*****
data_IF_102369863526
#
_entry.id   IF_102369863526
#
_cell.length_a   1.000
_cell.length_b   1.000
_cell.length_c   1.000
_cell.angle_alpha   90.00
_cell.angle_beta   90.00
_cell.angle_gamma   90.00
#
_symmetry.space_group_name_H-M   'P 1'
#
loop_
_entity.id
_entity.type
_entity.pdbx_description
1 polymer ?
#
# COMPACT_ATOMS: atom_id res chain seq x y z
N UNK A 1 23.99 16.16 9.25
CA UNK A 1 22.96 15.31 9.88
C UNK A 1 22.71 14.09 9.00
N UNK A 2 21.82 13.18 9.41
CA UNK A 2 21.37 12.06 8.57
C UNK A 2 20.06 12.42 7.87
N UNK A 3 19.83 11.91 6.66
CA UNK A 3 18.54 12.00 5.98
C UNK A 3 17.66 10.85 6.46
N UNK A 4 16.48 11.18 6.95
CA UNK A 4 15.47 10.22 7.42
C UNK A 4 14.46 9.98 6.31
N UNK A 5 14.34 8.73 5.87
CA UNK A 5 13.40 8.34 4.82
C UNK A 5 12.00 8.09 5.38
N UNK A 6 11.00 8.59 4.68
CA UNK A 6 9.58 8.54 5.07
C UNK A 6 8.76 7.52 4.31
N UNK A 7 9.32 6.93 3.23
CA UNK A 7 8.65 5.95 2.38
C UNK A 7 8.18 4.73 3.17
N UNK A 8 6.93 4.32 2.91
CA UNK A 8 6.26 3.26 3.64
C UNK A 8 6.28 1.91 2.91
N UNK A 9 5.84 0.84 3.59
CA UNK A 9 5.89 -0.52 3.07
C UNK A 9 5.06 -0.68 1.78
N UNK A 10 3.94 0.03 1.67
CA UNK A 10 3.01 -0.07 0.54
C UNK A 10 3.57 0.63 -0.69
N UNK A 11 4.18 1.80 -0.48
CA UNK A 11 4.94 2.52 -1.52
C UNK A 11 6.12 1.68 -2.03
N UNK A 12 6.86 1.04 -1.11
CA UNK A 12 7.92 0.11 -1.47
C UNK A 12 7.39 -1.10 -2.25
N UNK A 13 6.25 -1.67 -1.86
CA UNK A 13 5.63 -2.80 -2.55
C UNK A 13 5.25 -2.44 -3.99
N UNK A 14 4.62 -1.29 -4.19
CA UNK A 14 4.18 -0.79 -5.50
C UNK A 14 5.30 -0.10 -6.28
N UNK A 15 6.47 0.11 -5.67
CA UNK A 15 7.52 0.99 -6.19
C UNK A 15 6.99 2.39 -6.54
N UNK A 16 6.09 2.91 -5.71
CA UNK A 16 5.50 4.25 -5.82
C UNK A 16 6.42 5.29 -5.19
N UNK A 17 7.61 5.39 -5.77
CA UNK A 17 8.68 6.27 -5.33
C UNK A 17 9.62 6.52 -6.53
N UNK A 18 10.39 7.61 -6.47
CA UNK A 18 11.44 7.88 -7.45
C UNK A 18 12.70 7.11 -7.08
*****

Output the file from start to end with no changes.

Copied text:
data_IF_102369863526
#
_entry.id   IF_102369863526
#
_cell.length_a   1.000
_cell.length_b   1.000
_cell.length_c   1.000
_cell.angle_alpha   90.00
_cell.angle_beta   90.00
_cell.angle_gamma   90.00
#
_symmetry.space_group_name_H-M   'P 1'
#
loop_
_entity.id
_entity.type
_entity.pdbx_description
1 polymer ?
#
# COMPACT_ATOMS: atom_id res chain seq x y z
N UNK A 1 23.99 16.16 9.25
CA UNK A 1 22.96 15.31 9.88
C UNK A 1 22.71 14.09 9.00
N UNK A 2 21.82 13.18 9.41
CA UNK A 2 21.37 12.06 8.57
C UNK A 2 20.06 12.42 7.87
N UNK A 3 19.83 11.91 6.66
CA UNK A 3 18.54 12.00 5.98
C UNK A 3 17.66 10.85 6.46
N UNK A 4 16.48 11.18 6.95
CA UNK A 4 15.47 10.22 7.42
C UNK A 4 14.46 9.98 6.31
N UNK A 5 14.34 8.73 5.87
CA UNK A 5 13.40 8.34 4.82
C UNK A 5 12.00 8.09 5.38
N UNK A 6 11.00 8.59 4.68
CA UNK A 6 9.58 8.54 5.07
C UNK A 6 8.76 7.52 4.31
N UNK A 7 9.32 6.93 3.23
CA UNK A 7 8.65 5.95 2.38
C UNK A 7 8.18 4.73 3.17
N UNK A 8 6.93 4.32 2.91
CA UNK A 8 6.26 3.26 3.64
C UNK A 8 6.28 1.91 2.91
N UNK A 9 5.84 0.84 3.59
CA UNK A 9 5.89 -0.52 3.07
C UNK A 9 5.06 -0.68 1.78
N UNK A 10 3.94 0.03 1.67
CA UNK A 10 3.01 -0.07 0.54
C UNK A 10 3.57 0.63 -0.69
N UNK A 11 4.18 1.80 -0.48
CA UNK A 11 4.94 2.52 -1.52
C UNK A 11 6.12 1.68 -2.03
N UNK A 12 6.86 1.04 -1.11
CA UNK A 12 7.92 0.11 -1.47
C UNK A 12 7.39 -1.10 -2.25
N UNK A 13 6.25 -1.67 -1.86
CA UNK A 13 5.63 -2.80 -2.55
C UNK A 13 5.25 -2.44 -3.99
N UNK A 14 4.62 -1.29 -4.19
CA UNK A 14 4.18 -0.79 -5.50
C UNK A 14 5.30 -0.10 -6.28
N UNK A 15 6.47 0.11 -5.67
CA UNK A 15 7.52 0.99 -6.19
C UNK A 15 6.99 2.39 -6.54
N UNK A 16 6.09 2.91 -5.71
CA UNK A 16 5.50 4.25 -5.82
C UNK A 16 6.42 5.29 -5.19
N UNK A 17 7.61 5.39 -5.77
CA UNK A 17 8.68 6.27 -5.33
C UNK A 17 9.62 6.52 -6.53
N UNK A 18 10.39 7.61 -6.47
CA UNK A 18 11.44 7.88 -7.45
C UNK A 18 12.70 7.11 -7.08